King Angelfish, Holacanthus passer: The adult King Angelfish has a dark blue gray coloration with one narrow vertical white band behind the gill covers. The King Angelfish has yellow-orange caudal and pectoral fins. In stark contrast, juvenile King Angelfish are multicolored, with a series of vertical stripes, yellow, narrow blue, brown through the eye, narrow blue, broad orange, white, and then five dark brown separated by narrow blue lines.
The body of the King Angelfish has a narrow circular blue line. These markings make the King Angelfish a very easy species to identify, with the possible exceptions being the Clarion Anglefish, Holacanthus clarionensis (only found at the Revillagigedo Islands and Cabo Pulmo and is a bright yellow orange with is blue and brown aft of the gill covers with yellow pelvic fins; the juveniles are quite similar to the King Angelfish with the exception that the blue markings are black); and the Cortez Angelfish, Pomacanthus zonipectus (vertical stripes that are broad yellow, black, yellow, black, broad grey and black and a pale caudal fin).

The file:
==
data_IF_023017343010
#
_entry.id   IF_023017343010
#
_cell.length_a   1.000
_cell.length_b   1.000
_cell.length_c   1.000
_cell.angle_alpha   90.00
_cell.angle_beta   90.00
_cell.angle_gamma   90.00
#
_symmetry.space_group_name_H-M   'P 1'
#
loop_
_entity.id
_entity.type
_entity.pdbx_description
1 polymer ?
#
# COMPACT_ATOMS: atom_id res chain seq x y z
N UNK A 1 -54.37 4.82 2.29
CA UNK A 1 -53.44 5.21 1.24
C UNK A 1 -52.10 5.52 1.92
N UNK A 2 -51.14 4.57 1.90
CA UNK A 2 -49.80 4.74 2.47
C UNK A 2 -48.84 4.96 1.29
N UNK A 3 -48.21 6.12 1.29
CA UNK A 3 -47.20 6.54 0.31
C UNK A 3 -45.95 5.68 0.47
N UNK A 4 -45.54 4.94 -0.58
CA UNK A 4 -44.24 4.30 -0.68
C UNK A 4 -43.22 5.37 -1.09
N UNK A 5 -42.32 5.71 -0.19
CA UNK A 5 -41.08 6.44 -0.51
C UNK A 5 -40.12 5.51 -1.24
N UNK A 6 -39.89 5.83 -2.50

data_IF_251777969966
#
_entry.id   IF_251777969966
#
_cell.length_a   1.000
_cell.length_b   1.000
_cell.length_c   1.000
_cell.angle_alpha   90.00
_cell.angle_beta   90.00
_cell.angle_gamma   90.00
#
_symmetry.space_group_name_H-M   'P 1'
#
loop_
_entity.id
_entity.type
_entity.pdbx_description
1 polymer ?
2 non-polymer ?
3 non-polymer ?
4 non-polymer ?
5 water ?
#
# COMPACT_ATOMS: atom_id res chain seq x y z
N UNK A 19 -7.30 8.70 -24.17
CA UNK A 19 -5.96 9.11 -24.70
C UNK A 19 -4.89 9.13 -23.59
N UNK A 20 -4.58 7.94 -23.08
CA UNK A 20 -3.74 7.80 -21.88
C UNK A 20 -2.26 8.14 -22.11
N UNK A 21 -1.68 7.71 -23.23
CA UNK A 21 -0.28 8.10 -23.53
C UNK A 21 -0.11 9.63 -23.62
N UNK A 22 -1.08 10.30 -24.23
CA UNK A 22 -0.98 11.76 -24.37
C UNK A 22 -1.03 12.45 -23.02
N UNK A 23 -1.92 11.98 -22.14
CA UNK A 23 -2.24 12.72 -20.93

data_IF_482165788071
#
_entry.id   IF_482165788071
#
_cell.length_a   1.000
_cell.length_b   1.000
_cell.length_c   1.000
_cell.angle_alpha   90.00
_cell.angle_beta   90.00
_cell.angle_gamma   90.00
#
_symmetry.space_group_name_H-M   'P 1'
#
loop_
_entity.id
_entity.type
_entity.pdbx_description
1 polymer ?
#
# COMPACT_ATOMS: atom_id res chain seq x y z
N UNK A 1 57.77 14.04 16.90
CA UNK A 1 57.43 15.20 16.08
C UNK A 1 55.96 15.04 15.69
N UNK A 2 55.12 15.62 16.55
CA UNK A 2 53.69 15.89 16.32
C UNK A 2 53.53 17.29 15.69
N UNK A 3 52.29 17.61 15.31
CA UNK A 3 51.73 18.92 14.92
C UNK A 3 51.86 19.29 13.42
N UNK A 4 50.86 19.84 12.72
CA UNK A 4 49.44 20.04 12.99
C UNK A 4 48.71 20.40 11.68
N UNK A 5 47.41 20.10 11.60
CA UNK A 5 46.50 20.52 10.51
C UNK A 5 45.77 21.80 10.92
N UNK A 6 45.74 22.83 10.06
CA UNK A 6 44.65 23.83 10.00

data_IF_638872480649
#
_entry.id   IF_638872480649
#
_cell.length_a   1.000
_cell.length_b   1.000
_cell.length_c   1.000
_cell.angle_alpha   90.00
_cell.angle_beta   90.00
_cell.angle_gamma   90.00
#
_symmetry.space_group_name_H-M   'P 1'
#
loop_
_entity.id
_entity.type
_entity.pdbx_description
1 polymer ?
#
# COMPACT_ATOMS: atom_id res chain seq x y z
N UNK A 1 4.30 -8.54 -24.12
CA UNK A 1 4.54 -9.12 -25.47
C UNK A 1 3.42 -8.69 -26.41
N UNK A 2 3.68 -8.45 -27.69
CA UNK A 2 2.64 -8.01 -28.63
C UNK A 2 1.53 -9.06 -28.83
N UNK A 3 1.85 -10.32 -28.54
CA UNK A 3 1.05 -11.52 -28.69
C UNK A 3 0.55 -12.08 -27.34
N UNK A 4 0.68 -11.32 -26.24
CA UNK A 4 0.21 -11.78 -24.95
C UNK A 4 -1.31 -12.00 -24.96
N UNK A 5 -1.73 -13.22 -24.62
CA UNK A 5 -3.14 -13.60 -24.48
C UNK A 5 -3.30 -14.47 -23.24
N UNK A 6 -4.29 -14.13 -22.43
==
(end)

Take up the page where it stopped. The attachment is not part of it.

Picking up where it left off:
The King Angelfish is abundant but only in certain parts of the Sea of Cortez, and it reaches 18 inches in length. The King Angelfish can be found in an around rocky coral reefs at depths up to 200 feet in the water column. It feeds primarily on plankton and sponges. In Mexican fishing waters , the King Anglefish is found only in the lower two-thirds of the Sea of Cortez, and along the coast of the mainland south to Guatemala. The King Angelfish appears to be absent from around the oceanic islands. The King Anglefish is of most interest to scuba divers and is of virtually no interest as a sport fish.
The King Angelfish is a member of the Pomacanthidae or Angelfish Family, known in Mexico as Peces Ángel. The Angelfish are reef fishes that are among the most colorful tropical reef fishes in the world. They are characterized by a strong conspicuous stout spine originating at the lower cheek. Young angelfish undergo radical coloration changes as they mature. They are grazers and pickers that consume small organisms including slow-moving algae, coral polyps, hydroids, sponges, tunicates and worms. Their mode of feeding predisposes them to be cleaners, which pick parasites from other fishes. Globally, 74 species of Angelfish have been identified of which only three live in the Sea of Cortez.